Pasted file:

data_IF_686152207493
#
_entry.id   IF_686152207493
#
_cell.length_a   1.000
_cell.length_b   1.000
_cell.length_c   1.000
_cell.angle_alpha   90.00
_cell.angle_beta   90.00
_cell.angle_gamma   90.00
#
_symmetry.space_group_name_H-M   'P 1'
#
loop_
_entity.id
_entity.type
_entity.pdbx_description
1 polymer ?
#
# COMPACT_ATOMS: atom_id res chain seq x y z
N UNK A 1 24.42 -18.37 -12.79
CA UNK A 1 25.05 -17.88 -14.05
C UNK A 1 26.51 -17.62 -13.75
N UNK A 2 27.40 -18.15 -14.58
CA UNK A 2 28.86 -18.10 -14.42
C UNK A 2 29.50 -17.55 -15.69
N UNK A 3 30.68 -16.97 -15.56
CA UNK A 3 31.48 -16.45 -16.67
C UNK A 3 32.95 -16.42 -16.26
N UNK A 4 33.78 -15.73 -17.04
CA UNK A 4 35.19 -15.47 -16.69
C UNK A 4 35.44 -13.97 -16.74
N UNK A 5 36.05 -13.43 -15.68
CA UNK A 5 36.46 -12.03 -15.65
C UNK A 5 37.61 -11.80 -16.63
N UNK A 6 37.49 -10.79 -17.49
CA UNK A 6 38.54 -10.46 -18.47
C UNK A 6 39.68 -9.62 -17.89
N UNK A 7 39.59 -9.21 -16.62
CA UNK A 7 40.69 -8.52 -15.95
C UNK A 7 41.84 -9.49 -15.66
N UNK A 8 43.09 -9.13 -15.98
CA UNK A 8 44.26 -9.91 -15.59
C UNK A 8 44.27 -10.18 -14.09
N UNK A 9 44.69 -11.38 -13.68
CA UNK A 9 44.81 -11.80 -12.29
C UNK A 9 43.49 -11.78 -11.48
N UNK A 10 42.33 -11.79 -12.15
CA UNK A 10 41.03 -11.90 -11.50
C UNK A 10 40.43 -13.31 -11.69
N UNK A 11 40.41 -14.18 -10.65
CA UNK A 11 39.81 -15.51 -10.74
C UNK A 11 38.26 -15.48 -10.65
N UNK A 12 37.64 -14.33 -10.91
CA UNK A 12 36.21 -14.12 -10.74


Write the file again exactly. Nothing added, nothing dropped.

data_IF_686152207493
#
_entry.id   IF_686152207493
#
_cell.length_a   1.000
_cell.length_b   1.000
_cell.length_c   1.000
_cell.angle_alpha   90.00
_cell.angle_beta   90.00
_cell.angle_gamma   90.00
#
_symmetry.space_group_name_H-M   'P 1'
#
loop_
_entity.id
_entity.type
_entity.pdbx_description
1 polymer ?
#
# COMPACT_ATOMS: atom_id res chain seq x y z
N UNK A 1 24.42 -18.37 -12.79
CA UNK A 1 25.05 -17.88 -14.05
C UNK A 1 26.51 -17.62 -13.75
N UNK A 2 27.40 -18.15 -14.58
CA UNK A 2 28.86 -18.10 -14.42
C UNK A 2 29.50 -17.55 -15.69
N UNK A 3 30.68 -16.97 -15.56
CA UNK A 3 31.48 -16.45 -16.67
C UNK A 3 32.95 -16.42 -16.26
N UNK A 4 33.78 -15.73 -17.04
CA UNK A 4 35.19 -15.47 -16.69
C UNK A 4 35.44 -13.97 -16.74
N UNK A 5 36.05 -13.43 -15.68
CA UNK A 5 36.46 -12.03 -15.65
C UNK A 5 37.61 -11.80 -16.63
N UNK A 6 37.49 -10.79 -17.49
CA UNK A 6 38.54 -10.46 -18.47
C UNK A 6 39.68 -9.62 -17.89
N UNK A 7 39.59 -9.21 -16.62
CA UNK A 7 40.69 -8.52 -15.95
C UNK A 7 41.84 -9.49 -15.66
N UNK A 8 43.09 -9.13 -15.98
CA UNK A 8 44.26 -9.91 -15.59
C UNK A 8 44.27 -10.18 -14.09
N UNK A 9 44.69 -11.38 -13.68
CA UNK A 9 44.81 -11.80 -12.29
C UNK A 9 43.49 -11.78 -11.48
N UNK A 10 42.33 -11.79 -12.15
CA UNK A 10 41.03 -11.90 -11.50
C UNK A 10 40.43 -13.31 -11.69
N UNK A 11 40.41 -14.18 -10.65
CA UNK A 11 39.81 -15.51 -10.74
C UNK A 11 38.26 -15.48 -10.65
N UNK A 12 37.64 -14.33 -10.91
CA UNK A 12 36.21 -14.12 -10.74